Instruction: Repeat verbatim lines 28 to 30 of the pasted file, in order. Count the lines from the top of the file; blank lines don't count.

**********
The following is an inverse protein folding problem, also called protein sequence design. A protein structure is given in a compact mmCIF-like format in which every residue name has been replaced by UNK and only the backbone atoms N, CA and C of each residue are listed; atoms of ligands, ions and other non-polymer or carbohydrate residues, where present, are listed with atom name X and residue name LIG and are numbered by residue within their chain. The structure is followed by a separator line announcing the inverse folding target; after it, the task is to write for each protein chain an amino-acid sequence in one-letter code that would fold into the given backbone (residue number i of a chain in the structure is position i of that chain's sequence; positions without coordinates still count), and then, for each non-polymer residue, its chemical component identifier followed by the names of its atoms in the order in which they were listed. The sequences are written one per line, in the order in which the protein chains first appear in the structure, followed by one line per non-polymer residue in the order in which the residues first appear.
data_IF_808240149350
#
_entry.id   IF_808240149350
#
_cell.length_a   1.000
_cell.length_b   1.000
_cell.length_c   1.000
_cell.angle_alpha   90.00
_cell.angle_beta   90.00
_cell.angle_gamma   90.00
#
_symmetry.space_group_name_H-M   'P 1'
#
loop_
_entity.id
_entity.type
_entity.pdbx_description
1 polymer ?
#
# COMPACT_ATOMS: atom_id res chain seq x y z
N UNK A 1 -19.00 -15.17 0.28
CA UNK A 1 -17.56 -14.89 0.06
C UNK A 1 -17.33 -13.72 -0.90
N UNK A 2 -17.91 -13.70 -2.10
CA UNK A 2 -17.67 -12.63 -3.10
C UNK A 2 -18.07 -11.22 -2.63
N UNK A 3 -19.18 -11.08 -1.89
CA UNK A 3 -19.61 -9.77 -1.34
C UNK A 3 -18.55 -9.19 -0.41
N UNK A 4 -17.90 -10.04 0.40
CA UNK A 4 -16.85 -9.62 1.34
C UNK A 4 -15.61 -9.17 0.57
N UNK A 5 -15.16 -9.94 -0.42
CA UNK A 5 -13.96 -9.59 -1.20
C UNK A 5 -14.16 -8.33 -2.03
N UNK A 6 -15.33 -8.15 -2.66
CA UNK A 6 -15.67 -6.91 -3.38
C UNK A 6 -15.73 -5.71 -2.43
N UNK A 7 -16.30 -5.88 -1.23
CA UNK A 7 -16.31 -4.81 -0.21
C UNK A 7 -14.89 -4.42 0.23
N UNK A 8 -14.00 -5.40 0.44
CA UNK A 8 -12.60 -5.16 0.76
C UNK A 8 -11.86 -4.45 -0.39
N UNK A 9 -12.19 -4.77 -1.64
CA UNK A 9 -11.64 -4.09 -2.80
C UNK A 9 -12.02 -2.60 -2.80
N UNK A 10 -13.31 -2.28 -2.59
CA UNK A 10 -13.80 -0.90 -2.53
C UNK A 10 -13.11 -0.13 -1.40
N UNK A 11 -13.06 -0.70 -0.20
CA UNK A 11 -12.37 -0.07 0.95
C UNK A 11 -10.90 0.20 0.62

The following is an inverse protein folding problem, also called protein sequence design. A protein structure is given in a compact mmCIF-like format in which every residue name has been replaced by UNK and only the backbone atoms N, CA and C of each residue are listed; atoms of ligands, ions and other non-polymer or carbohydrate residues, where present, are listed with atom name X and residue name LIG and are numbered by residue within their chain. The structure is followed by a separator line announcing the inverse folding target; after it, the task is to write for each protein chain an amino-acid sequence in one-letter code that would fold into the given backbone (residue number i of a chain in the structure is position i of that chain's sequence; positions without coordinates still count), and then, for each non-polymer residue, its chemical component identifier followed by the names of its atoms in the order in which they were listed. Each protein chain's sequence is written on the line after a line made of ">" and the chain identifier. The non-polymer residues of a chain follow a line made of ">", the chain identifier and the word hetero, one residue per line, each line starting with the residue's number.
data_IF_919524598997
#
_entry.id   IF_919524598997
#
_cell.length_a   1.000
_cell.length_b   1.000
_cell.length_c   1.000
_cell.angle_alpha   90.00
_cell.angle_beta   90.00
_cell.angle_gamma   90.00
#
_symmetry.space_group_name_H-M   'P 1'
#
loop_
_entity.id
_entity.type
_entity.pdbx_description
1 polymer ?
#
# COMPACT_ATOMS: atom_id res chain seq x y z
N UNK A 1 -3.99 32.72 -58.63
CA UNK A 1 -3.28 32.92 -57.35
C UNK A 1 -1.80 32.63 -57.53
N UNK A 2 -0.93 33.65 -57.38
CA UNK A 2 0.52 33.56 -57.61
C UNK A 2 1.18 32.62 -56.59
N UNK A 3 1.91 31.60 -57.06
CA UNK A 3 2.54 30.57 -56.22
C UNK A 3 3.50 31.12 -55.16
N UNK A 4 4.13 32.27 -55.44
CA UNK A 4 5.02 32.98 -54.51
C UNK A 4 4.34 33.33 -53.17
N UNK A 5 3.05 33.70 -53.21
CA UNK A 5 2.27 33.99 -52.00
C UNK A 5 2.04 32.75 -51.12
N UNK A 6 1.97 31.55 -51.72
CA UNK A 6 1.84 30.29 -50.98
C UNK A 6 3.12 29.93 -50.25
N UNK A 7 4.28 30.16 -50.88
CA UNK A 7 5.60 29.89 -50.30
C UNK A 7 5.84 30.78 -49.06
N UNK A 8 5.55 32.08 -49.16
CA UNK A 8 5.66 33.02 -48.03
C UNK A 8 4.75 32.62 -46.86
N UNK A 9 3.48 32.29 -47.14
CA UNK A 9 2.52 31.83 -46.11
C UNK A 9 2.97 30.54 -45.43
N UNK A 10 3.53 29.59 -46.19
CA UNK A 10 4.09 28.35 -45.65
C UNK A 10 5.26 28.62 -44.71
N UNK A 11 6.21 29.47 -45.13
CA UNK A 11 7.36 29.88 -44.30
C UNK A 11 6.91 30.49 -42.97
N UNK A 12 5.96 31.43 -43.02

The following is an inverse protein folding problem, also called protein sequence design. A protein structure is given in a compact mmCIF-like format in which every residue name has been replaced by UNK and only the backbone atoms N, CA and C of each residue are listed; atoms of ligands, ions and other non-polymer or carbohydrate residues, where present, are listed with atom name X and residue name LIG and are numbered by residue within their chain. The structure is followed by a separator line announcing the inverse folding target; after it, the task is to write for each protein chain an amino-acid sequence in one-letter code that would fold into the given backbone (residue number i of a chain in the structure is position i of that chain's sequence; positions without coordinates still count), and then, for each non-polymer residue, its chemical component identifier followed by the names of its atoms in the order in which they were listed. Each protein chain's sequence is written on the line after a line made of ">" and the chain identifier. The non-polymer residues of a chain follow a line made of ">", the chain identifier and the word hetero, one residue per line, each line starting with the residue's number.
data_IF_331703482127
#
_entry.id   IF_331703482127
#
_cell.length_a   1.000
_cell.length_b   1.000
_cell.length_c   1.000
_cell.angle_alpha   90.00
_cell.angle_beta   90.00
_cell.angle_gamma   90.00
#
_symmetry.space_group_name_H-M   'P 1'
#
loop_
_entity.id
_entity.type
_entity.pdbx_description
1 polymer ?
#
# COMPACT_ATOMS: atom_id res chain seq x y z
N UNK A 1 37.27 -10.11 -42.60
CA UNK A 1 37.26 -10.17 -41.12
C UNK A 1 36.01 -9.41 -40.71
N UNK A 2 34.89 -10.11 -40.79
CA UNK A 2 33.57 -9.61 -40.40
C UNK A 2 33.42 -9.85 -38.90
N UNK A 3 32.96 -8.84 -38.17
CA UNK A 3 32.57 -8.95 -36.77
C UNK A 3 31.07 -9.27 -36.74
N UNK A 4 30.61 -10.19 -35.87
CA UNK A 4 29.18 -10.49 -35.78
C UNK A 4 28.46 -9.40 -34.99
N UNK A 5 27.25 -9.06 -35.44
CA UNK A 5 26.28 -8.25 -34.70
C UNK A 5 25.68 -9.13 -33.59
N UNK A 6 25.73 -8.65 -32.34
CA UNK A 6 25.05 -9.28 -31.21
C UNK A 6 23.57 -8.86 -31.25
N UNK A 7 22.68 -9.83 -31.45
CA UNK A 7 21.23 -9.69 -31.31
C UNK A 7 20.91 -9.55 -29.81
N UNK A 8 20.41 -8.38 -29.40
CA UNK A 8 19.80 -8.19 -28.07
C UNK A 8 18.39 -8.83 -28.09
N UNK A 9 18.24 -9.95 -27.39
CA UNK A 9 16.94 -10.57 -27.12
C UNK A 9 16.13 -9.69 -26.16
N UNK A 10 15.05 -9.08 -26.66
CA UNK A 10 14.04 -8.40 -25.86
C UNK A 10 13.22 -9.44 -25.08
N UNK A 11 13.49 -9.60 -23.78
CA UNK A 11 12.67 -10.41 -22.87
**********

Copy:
N UNK A 3 -19.18 -11.08 -1.89
CA UNK A 3 -19.61 -9.77 -1.34
C UNK A 3 -18.55 -9.19 -0.41